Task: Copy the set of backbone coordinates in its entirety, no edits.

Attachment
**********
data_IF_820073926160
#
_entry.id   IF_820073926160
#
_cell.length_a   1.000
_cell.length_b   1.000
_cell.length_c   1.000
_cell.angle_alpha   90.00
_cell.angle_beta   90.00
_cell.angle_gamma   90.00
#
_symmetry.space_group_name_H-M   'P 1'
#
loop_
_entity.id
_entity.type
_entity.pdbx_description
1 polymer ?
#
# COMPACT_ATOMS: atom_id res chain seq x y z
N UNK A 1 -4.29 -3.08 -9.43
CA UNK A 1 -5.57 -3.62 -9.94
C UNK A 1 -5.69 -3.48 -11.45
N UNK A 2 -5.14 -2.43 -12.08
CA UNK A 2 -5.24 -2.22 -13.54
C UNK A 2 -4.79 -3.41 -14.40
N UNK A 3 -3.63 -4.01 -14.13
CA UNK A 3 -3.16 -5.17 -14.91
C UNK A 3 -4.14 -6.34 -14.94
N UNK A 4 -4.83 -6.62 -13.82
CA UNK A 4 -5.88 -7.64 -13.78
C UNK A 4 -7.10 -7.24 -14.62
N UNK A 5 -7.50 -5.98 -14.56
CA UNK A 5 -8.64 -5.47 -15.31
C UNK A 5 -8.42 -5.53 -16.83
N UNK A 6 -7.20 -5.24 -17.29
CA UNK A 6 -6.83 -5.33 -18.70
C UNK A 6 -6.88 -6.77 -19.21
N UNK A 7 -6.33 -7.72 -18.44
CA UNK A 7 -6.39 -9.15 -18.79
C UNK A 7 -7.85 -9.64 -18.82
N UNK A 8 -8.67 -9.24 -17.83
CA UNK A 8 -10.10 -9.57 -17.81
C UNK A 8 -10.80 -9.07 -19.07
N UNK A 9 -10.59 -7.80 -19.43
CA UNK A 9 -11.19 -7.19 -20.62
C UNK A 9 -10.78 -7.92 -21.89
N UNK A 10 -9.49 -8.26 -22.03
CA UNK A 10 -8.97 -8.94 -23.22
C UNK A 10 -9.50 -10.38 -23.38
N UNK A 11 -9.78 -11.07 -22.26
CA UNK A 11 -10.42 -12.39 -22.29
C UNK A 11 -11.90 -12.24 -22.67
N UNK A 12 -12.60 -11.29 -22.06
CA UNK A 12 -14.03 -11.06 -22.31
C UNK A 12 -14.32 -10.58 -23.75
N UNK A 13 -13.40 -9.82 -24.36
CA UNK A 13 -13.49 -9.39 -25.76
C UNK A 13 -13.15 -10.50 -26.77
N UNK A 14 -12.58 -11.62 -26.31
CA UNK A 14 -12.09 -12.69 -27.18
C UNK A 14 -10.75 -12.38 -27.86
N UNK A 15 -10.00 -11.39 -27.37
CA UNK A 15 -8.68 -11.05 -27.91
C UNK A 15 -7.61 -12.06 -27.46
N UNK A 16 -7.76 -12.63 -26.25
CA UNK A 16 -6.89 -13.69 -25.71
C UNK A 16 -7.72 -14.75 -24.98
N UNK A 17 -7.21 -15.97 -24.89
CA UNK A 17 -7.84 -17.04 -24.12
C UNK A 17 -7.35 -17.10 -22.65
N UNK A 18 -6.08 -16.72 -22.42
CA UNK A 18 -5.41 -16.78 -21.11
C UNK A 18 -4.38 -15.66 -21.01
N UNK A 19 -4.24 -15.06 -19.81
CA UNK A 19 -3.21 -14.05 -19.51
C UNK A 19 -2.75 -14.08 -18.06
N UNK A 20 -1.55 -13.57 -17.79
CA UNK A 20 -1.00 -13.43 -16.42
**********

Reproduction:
data_IF_820073926160
#
_entry.id   IF_820073926160
#
_cell.length_a   1.000
_cell.length_b   1.000
_cell.length_c   1.000
_cell.angle_alpha   90.00
_cell.angle_beta   90.00
_cell.angle_gamma   90.00
#
_symmetry.space_group_name_H-M   'P 1'
#
loop_
_entity.id
_entity.type
_entity.pdbx_description
1 polymer ?
#
# COMPACT_ATOMS: atom_id res chain seq x y z
N UNK A 1 -4.29 -3.08 -9.43
CA UNK A 1 -5.57 -3.62 -9.94
C UNK A 1 -5.69 -3.48 -11.45
N UNK A 2 -5.14 -2.43 -12.08
CA UNK A 2 -5.24 -2.22 -13.54
C UNK A 2 -4.79 -3.41 -14.40
N UNK A 3 -3.63 -4.01 -14.13
CA UNK A 3 -3.16 -5.17 -14.91
C UNK A 3 -4.14 -6.34 -14.94
N UNK A 4 -4.83 -6.62 -13.82
CA UNK A 4 -5.88 -7.64 -13.78
C UNK A 4 -7.10 -7.24 -14.62
N UNK A 5 -7.50 -5.98 -14.56
CA UNK A 5 -8.64 -5.47 -15.31
C UNK A 5 -8.42 -5.53 -16.83
N UNK A 6 -7.20 -5.24 -17.29
CA UNK A 6 -6.83 -5.33 -18.70
C UNK A 6 -6.88 -6.77 -19.21
N UNK A 7 -6.33 -7.72 -18.44
CA UNK A 7 -6.39 -9.15 -18.79
C UNK A 7 -7.85 -9.64 -18.82
N UNK A 8 -8.67 -9.24 -17.83
CA UNK A 8 -10.10 -9.57 -17.81
C UNK A 8 -10.80 -9.07 -19.07
N UNK A 9 -10.59 -7.80 -19.43
CA UNK A 9 -11.19 -7.19 -20.62
C UNK A 9 -10.78 -7.92 -21.89
N UNK A 10 -9.49 -8.26 -22.03
CA UNK A 10 -8.97 -8.94 -23.22
C UNK A 10 -9.50 -10.38 -23.38
N UNK A 11 -9.78 -11.07 -22.26
CA UNK A 11 -10.42 -12.39 -22.29
C UNK A 11 -11.90 -12.24 -22.67
N UNK A 12 -12.60 -11.29 -22.06
CA UNK A 12 -14.03 -11.06 -22.31
C UNK A 12 -14.32 -10.58 -23.75
N UNK A 13 -13.40 -9.82 -24.36
CA UNK A 13 -13.49 -9.39 -25.76
C UNK A 13 -13.15 -10.50 -26.77
N UNK A 14 -12.58 -11.62 -26.31
CA UNK A 14 -12.09 -12.69 -27.18
C UNK A 14 -10.75 -12.38 -27.86
N UNK A 15 -10.00 -11.39 -27.37
CA UNK A 15 -8.68 -11.05 -27.91
C UNK A 15 -7.61 -12.06 -27.46
N UNK A 16 -7.76 -12.63 -26.25
CA UNK A 16 -6.89 -13.69 -25.71
C UNK A 16 -7.72 -14.75 -24.98
N UNK A 17 -7.21 -15.97 -24.89
CA UNK A 17 -7.84 -17.04 -24.12
C UNK A 17 -7.35 -17.10 -22.65
N UNK A 18 -6.08 -16.72 -22.42
CA UNK A 18 -5.41 -16.78 -21.11
C UNK A 18 -4.38 -15.66 -21.01
N UNK A 19 -4.24 -15.06 -19.81
CA UNK A 19 -3.21 -14.05 -19.51
C UNK A 19 -2.75 -14.08 -18.06
N UNK A 20 -1.55 -13.57 -17.79
CA UNK A 20 -1.00 -13.43 -16.42